CHANCELLOR George Osborne last week announced that from April 2015 restrictions which have, to date, required pensioners to buy an annuity when they retire are to be removed, enabling individuals to take the funds as cash, draw them down over time, or buy an annuity. According to international real estate adviser, Savills, this presents many with the opportunity to invest the funds in the buy-to-let market — an attractive option as it provides both a steady stream of income as well as the potential capital appreciation of the asset. In addition, the private rented sector is worth £989 billion in the UK and demand is set to continue to rise.
Lucian Cook, director of residential research at Savills, says: “Pensioners will have an opportunity to use their pension on retirement to expand their buy-to-let investment portfolio by buying more properties, though they would need a fairly hefty pension pot to do so.”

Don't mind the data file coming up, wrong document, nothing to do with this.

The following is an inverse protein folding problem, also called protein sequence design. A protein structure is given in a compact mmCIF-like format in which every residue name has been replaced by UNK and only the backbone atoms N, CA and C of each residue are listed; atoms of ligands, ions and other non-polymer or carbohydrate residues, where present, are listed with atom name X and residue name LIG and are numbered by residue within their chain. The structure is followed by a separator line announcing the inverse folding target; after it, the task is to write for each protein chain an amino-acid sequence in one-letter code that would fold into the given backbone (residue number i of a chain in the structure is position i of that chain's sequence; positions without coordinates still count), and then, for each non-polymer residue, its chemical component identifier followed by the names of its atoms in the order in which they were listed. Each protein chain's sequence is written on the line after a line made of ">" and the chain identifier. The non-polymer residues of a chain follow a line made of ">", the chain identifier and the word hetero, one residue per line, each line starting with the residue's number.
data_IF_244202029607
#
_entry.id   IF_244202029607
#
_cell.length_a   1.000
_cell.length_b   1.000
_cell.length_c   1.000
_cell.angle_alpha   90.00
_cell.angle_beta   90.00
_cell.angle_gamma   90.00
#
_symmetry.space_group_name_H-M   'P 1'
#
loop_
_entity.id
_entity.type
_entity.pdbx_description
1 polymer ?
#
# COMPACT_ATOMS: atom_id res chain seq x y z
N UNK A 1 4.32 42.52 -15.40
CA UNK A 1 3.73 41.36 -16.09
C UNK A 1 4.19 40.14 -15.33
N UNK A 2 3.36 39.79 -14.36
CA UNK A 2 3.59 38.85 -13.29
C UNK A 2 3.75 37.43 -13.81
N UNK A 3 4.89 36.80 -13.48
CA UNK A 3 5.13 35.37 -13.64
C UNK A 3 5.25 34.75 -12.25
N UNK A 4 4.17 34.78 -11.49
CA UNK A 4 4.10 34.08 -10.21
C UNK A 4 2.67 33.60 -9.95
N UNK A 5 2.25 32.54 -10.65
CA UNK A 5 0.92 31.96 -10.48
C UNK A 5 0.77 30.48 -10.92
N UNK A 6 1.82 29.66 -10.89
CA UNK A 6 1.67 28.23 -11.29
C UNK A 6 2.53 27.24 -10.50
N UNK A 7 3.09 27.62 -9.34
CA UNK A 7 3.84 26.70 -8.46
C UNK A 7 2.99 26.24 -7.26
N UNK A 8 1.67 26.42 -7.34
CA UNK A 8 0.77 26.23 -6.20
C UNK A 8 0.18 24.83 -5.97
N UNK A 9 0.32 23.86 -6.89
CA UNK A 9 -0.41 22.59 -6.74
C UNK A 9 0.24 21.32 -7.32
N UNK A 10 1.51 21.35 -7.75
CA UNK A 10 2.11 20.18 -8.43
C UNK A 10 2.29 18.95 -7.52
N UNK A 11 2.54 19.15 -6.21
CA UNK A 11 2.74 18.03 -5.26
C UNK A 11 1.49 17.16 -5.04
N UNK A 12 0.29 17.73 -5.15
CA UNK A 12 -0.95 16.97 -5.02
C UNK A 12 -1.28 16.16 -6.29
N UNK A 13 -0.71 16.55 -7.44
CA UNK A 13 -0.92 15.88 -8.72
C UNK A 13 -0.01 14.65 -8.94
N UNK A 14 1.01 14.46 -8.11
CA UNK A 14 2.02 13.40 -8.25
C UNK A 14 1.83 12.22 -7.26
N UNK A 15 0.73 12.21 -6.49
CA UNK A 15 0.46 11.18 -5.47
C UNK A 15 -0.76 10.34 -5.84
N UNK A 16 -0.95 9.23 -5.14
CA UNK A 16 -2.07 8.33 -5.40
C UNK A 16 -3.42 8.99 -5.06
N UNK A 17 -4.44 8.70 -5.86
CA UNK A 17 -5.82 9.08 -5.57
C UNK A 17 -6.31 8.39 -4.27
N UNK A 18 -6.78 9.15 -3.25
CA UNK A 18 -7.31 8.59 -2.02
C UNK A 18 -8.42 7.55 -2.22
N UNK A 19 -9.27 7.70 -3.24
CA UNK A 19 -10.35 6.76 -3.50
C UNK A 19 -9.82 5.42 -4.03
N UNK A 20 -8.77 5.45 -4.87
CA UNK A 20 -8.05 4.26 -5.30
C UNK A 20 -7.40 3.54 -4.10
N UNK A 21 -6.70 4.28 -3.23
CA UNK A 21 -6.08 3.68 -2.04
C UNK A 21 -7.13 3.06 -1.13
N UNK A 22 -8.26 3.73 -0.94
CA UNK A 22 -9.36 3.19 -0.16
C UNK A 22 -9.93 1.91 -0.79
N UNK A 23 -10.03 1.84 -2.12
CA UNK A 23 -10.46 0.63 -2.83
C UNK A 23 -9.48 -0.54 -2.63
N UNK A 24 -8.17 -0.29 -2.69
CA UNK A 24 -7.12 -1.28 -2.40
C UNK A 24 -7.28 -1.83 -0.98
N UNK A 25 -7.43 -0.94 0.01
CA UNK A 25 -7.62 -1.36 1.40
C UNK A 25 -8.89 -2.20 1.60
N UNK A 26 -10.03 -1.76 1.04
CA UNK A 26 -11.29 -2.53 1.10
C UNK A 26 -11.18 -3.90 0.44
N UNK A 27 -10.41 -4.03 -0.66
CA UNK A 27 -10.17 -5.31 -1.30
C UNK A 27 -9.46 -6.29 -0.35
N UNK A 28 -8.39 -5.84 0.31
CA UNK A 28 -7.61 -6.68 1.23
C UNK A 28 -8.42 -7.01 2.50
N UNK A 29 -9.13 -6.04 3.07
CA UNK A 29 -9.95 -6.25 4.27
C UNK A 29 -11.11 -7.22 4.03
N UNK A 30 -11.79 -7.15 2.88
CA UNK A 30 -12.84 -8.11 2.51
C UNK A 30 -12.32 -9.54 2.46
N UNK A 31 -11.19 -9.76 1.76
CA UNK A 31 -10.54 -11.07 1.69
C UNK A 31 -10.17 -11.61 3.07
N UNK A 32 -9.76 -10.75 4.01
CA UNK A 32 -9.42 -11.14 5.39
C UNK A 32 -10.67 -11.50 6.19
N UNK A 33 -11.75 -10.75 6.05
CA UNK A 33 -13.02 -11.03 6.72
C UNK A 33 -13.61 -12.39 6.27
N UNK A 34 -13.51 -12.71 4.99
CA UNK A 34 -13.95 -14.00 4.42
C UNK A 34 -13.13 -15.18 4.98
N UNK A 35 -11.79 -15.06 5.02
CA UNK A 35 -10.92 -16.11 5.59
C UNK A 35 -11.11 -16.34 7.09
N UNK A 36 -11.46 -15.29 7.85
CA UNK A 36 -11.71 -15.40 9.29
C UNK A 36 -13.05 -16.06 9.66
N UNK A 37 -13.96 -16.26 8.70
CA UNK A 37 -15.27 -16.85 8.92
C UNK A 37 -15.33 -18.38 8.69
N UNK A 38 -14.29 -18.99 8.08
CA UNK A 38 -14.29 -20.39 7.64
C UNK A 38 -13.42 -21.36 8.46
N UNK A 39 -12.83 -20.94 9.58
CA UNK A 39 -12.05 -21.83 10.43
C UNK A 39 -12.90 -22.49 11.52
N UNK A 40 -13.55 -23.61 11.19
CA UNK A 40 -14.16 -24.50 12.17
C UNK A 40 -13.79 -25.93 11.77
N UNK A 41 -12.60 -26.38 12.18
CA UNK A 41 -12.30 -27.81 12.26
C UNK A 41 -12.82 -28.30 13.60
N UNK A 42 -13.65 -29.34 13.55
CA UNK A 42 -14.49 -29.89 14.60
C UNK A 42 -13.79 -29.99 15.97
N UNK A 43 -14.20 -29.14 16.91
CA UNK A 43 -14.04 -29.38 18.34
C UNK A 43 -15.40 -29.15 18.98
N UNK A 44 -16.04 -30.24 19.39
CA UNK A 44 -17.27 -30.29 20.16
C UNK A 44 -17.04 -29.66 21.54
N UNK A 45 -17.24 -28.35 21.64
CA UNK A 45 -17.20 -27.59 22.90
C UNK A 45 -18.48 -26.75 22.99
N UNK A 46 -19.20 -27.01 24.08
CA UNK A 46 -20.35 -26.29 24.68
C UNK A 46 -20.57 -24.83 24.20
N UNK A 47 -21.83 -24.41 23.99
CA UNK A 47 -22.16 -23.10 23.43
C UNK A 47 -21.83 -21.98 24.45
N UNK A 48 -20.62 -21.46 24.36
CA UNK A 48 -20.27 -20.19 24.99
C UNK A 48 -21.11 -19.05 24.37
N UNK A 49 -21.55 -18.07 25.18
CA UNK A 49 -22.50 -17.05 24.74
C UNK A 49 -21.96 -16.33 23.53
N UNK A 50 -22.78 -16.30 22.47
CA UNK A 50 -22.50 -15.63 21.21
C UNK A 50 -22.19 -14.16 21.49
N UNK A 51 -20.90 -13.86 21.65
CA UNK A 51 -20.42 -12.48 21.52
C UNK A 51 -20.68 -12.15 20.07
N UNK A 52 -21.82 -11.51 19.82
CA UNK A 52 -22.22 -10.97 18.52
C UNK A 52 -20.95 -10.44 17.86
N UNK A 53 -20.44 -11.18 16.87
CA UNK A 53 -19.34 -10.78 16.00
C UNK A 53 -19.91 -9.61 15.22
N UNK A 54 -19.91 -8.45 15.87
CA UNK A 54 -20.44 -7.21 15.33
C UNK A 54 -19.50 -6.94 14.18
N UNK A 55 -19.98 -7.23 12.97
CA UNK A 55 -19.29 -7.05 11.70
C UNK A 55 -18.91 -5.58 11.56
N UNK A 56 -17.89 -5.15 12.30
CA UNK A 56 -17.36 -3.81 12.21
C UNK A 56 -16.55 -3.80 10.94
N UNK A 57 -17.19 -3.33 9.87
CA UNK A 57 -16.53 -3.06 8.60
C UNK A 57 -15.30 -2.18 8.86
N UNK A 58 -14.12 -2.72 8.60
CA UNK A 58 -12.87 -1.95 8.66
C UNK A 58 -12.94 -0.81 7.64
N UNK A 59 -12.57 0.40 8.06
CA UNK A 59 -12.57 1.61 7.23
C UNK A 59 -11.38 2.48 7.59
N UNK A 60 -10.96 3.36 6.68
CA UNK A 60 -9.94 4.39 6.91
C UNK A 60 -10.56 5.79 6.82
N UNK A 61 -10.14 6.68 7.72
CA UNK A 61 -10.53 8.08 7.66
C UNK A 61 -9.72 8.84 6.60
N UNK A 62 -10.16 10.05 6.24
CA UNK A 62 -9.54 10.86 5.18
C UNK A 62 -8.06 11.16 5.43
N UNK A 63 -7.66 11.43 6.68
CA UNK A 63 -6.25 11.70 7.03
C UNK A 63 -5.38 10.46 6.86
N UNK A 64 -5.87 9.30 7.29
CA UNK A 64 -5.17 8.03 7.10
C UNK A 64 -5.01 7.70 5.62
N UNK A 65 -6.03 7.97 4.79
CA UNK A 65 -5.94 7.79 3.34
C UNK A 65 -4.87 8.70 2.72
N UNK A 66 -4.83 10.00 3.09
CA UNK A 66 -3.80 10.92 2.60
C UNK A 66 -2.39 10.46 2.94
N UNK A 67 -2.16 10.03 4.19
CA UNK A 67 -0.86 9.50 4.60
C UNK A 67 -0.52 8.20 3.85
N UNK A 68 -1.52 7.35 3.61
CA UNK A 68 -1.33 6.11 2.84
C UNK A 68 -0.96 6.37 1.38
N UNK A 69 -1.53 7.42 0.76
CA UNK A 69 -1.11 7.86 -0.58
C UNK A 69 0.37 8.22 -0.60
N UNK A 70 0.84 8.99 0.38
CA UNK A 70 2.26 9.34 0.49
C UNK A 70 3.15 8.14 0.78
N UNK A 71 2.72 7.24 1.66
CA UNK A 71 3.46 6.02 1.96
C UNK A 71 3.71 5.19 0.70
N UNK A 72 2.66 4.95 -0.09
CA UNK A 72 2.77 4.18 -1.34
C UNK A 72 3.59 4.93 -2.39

Neal Hudson, residential research analyst at Savills, adds: “The average person buys an annuity of just £33k which means that purchasing an investment property outright with their pension pot will not be possible, even in the lowest value markets. However, we may see more interest in indirect property investment vehicles or, for those who already own buy-to-let, the option of using cash to reduce debt and increase net income. For those with a large enough pension, the historic performance of buy-to-let properties will prove attractive and so we may see increased interest in the market.
“More housing stock is needed across all tenures, including private rented and the appeal of a non depreciating capital base that delivers an income stream, though investors will need to study local market conditions carefully.
“Pension rich purchasers will typically be competing with first-time buyers and second-steppers in the wider market rather than investing in purpose built and well-managed institutional property that their pension wealth may otherwise have funded.”